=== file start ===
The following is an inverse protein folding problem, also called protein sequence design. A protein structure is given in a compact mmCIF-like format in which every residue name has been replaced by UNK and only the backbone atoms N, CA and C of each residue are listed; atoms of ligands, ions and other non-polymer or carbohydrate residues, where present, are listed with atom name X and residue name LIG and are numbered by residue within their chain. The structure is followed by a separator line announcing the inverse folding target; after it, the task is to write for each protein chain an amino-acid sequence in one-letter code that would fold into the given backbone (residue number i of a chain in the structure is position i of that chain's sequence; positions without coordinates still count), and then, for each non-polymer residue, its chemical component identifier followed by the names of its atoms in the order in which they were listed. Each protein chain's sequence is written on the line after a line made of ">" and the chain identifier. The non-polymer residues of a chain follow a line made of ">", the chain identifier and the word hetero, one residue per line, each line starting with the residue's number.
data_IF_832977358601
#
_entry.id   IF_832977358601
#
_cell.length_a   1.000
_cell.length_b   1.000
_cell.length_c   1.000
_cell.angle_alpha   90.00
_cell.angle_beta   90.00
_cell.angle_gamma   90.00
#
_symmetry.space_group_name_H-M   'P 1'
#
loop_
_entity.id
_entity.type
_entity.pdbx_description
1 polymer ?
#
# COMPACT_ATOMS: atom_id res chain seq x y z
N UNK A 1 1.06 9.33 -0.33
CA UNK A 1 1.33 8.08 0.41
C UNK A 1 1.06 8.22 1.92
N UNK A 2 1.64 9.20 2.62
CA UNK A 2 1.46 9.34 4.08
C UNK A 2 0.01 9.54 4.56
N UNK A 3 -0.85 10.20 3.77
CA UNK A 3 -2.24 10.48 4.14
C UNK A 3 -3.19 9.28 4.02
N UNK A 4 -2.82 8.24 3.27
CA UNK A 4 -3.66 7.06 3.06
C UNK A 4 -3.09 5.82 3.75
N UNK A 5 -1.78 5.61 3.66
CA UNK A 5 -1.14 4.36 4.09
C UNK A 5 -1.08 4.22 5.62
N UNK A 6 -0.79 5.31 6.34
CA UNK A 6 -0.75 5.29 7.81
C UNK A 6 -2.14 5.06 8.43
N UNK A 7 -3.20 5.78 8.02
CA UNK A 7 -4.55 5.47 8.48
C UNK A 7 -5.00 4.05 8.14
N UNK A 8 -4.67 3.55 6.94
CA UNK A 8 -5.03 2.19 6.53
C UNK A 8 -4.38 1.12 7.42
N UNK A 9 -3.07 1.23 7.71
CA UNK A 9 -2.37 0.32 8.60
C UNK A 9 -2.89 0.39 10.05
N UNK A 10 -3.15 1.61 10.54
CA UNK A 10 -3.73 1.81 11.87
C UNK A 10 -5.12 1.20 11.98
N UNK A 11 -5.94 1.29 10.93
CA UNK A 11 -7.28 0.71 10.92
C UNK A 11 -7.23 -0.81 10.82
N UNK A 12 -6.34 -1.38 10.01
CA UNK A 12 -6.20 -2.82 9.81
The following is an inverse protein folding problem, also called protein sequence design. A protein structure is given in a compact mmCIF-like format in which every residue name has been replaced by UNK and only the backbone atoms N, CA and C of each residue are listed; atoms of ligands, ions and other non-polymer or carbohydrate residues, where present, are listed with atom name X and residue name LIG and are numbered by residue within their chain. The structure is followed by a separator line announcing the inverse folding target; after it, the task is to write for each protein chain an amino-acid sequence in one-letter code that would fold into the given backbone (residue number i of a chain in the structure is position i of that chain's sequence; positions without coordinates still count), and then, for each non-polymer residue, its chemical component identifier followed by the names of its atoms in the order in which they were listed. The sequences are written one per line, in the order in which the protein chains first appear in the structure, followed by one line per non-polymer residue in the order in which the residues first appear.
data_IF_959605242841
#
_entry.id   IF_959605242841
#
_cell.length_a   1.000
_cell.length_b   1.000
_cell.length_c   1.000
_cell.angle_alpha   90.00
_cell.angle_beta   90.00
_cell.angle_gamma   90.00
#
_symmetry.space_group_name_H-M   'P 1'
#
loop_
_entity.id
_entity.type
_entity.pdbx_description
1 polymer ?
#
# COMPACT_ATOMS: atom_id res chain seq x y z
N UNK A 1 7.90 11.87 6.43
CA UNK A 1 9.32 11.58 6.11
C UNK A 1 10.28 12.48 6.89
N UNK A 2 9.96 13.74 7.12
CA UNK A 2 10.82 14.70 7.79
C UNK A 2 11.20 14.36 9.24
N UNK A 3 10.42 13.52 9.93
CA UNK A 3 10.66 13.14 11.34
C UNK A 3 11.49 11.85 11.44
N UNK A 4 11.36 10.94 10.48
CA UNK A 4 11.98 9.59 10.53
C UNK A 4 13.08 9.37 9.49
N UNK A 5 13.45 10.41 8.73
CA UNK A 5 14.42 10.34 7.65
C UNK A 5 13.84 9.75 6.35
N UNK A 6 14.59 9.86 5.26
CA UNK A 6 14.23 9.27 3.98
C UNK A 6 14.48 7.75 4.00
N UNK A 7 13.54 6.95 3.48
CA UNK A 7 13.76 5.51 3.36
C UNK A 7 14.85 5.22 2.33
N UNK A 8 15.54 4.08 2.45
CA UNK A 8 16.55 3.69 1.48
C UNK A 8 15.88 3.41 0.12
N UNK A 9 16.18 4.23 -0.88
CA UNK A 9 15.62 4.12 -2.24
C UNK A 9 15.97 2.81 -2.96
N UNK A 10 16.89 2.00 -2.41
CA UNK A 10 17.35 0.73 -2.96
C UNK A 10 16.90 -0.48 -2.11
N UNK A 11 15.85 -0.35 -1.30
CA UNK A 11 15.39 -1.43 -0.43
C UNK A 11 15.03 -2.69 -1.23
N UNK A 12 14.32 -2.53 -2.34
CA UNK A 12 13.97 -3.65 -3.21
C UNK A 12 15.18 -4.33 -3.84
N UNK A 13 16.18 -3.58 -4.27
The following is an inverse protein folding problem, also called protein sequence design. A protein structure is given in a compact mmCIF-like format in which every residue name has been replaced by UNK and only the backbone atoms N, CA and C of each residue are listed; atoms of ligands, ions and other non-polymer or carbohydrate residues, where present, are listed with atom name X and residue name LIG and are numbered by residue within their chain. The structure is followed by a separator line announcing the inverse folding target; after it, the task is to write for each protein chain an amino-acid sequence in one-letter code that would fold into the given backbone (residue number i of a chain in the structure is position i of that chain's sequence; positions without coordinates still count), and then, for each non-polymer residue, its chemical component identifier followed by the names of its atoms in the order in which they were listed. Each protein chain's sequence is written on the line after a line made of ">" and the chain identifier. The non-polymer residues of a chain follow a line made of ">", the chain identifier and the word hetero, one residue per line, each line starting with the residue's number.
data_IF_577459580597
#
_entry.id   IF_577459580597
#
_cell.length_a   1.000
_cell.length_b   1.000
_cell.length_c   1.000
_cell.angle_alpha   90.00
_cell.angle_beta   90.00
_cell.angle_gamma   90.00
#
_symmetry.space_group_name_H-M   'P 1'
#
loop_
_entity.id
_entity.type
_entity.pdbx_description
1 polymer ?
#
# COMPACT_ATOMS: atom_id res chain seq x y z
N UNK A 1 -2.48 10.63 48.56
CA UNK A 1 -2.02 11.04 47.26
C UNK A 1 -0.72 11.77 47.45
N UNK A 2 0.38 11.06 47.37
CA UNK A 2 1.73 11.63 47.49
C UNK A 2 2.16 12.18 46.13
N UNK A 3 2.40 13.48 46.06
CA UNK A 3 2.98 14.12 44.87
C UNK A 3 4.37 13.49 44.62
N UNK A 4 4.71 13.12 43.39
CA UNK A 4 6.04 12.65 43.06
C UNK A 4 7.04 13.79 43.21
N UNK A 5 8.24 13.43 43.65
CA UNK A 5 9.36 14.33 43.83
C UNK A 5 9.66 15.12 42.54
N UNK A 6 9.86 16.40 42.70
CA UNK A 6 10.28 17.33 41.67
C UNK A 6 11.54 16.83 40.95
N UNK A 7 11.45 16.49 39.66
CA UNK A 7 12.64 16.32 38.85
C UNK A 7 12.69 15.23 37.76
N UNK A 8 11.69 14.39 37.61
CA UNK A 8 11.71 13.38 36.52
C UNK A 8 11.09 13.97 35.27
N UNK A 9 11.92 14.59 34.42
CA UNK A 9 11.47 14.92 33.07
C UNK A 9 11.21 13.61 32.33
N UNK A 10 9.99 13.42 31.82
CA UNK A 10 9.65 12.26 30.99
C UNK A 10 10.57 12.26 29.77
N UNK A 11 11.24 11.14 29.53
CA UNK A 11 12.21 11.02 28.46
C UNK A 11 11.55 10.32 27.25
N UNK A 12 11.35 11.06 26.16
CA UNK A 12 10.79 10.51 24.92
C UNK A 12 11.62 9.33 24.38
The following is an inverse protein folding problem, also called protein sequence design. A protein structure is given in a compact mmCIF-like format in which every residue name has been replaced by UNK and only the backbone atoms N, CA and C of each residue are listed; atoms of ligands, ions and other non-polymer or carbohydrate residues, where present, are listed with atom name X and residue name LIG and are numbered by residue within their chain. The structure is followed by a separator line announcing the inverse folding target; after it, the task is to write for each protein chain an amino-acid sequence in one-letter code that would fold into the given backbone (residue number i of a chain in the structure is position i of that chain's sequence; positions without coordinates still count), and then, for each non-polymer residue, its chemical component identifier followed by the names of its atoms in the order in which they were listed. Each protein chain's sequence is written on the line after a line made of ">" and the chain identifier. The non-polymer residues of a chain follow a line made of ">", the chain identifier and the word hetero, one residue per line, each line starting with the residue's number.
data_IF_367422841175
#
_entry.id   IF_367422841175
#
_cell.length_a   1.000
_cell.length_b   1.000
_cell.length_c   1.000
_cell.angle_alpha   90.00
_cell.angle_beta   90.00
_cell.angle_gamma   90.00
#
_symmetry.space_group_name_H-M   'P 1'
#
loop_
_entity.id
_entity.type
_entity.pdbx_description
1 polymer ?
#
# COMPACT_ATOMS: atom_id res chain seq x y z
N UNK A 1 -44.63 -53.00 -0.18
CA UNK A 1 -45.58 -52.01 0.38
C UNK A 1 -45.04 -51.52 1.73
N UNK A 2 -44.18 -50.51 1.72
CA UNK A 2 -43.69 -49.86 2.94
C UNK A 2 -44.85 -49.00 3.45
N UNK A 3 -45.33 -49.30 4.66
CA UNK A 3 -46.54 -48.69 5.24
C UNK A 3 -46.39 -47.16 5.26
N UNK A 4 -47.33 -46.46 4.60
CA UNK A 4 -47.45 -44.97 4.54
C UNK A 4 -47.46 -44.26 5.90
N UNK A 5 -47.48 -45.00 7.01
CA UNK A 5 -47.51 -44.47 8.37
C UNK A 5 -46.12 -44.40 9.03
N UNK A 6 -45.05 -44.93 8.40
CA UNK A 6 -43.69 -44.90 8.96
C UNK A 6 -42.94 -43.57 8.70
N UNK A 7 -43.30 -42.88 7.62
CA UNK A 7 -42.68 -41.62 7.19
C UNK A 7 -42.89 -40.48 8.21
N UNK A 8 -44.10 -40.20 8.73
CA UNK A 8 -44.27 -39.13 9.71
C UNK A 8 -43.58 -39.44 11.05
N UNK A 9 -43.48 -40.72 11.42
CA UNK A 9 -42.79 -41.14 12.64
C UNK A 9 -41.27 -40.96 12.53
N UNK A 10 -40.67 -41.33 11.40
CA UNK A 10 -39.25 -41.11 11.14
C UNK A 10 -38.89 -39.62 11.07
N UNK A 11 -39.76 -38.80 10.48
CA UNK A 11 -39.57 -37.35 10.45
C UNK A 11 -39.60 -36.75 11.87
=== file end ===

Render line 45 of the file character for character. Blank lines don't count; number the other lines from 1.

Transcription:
C UNK A 8 -4.38 1.12 7.42